Parrot announces new Anafi Thermal drone for enterprise customers

The model has been built on the modified Anafi platform version and consists of a FLIR radiometric thermal-imaging unit

Reports confirm that Parrot, a French drone industry leader, has unveiled a new commercial drone named Anafi Thermal. The model has been built on the modified Anafi platform version and brings together a radiometric thermal-imaging unit of FLIR and a standard 4K camera.

According to reliable sources, last week Anafi thermal was taken by Dronelife for a test flight in London. The user interface of the upgraded FreeFlight 6 app was seemingly very impressive. The number of different tools and options within the thermal imaging interface and also the intuitive way they were navigated and applied could simplify thermal imaging.

Notably, the value of the package that includes several components is £1,700 or $1,900 for enterprise customers, consisting of a 16GB SD card, compact shoulder bag, a bunch of accessories, the Parrot SkyController 3, and most importantly, 3 batteries.

The company has also promised that new updates and the features that are planned in future will not come with any extra cost to Anafi Thermal pilots.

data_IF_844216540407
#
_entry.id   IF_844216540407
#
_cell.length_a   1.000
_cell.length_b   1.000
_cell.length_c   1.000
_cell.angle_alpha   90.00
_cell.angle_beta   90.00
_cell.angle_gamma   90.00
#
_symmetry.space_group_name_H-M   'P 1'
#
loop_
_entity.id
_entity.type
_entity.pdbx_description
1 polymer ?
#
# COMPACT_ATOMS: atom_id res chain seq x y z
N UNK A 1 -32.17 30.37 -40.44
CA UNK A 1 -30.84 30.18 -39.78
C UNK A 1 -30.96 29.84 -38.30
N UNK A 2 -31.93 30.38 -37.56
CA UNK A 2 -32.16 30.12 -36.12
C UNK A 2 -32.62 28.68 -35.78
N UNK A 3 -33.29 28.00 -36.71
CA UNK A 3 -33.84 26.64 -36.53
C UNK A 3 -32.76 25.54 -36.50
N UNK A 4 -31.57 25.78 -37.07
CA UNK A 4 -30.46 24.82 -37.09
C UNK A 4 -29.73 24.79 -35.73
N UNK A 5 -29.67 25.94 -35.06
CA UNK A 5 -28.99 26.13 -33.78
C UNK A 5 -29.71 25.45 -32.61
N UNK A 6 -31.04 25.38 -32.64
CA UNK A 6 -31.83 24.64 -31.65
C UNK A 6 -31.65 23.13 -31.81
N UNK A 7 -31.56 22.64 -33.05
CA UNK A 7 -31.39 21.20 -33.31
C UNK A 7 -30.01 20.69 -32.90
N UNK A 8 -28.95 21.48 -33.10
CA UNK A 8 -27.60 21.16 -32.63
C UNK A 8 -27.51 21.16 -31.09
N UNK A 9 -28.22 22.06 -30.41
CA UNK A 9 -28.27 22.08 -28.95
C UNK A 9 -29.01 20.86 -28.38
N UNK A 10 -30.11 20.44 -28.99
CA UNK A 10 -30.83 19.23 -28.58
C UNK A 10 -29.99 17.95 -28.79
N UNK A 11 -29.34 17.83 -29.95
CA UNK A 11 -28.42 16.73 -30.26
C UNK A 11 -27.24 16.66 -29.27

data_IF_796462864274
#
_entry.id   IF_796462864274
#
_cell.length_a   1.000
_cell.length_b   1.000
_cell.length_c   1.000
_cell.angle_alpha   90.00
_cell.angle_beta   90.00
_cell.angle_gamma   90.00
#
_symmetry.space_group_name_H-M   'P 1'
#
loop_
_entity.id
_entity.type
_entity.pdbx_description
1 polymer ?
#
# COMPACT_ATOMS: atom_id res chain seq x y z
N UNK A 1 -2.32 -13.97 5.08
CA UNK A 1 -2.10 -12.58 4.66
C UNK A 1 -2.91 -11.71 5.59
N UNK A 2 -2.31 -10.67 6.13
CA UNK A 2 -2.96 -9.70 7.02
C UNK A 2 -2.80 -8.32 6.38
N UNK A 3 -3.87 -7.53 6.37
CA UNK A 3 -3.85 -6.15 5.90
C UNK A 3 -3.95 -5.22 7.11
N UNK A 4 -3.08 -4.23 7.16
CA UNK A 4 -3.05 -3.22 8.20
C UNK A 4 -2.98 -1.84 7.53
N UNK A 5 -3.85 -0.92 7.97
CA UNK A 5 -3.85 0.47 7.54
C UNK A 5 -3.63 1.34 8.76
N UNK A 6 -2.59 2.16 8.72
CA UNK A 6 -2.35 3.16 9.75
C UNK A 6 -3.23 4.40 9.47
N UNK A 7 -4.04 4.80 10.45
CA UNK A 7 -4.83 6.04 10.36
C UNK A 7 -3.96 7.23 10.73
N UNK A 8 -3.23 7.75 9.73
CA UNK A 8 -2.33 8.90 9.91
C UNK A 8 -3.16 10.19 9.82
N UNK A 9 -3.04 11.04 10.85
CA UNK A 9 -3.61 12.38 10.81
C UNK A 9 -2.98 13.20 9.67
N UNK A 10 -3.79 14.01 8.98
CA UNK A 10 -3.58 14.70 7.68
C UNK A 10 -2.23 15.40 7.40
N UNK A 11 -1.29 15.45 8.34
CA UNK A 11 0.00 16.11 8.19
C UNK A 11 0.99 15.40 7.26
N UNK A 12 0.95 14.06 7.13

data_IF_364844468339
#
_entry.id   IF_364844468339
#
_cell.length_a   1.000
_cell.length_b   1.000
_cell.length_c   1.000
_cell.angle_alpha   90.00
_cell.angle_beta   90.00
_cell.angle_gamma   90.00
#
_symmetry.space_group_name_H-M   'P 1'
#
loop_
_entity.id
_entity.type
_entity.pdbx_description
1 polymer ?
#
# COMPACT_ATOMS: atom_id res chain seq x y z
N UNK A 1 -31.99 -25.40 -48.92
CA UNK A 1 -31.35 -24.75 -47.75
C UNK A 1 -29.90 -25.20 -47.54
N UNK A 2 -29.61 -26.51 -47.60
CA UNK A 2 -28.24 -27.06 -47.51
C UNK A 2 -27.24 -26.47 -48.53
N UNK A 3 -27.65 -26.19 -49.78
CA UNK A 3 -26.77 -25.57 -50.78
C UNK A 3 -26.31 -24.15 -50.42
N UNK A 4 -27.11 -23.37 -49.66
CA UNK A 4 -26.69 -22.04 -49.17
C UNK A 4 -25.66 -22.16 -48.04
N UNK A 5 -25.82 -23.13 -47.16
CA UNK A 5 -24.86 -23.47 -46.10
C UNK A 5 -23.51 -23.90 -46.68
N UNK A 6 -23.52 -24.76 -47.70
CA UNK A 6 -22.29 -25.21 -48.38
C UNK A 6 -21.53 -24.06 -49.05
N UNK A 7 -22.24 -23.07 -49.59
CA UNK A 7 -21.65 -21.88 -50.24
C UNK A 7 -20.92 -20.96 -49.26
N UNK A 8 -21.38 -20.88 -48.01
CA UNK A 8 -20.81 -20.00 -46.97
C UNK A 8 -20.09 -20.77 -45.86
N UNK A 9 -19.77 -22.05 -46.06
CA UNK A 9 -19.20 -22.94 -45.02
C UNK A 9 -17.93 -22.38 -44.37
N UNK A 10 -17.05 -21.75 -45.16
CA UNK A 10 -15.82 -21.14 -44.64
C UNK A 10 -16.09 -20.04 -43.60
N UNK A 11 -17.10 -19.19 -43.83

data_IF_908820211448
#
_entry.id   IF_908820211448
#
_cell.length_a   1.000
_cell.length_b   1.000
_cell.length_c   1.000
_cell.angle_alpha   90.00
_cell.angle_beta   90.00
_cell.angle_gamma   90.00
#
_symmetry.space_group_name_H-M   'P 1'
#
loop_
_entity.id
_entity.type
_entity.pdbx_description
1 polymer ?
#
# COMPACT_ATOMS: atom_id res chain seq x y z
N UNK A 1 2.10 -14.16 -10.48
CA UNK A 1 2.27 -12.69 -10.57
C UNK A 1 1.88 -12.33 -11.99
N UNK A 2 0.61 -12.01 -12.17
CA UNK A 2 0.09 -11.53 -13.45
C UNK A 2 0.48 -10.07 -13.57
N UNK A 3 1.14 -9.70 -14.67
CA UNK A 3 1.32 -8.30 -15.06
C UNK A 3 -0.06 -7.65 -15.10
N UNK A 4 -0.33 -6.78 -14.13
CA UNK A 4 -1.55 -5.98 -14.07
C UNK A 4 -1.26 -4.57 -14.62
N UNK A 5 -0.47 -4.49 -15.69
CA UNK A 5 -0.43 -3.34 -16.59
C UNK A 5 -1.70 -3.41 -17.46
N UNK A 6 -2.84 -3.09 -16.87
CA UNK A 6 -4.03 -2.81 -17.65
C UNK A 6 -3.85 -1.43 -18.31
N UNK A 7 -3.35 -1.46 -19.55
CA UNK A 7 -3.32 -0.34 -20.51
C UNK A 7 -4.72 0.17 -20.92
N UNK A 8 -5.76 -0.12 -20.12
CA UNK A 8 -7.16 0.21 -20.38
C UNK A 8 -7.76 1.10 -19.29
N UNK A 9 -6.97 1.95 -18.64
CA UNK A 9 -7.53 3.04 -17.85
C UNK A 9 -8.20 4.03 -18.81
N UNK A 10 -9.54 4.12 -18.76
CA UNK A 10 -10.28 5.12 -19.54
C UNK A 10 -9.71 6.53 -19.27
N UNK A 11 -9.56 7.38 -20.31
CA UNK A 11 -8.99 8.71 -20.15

Apparently, now the Anafi Thermal gimbal comprises of two built-in miniature cameras including FLIR radiometric thermal camera of resolution of 160×120 and temperature range of -10° to +400°C as well as a 4K HDR camera with Sony sensor of 21MP. It allows the pilots to promptly recognize hotspots, provides the live temperature readings, allowing areas of heat gain or loss, and based on the temperature, it separates subjects from their surroundings, sources mentioned.

Sources added that Parrot’s goal was always to create a platform that could adapt to suit the requirements of enterprise and consumer markets. The standard Anafi is a prominent drone that is easy to access, highly portable, fast to launch, and robust in terms of flight time. When used with the Pix4DModel app, the Anafi Thermal can also be used to create 3D images of sites and structures.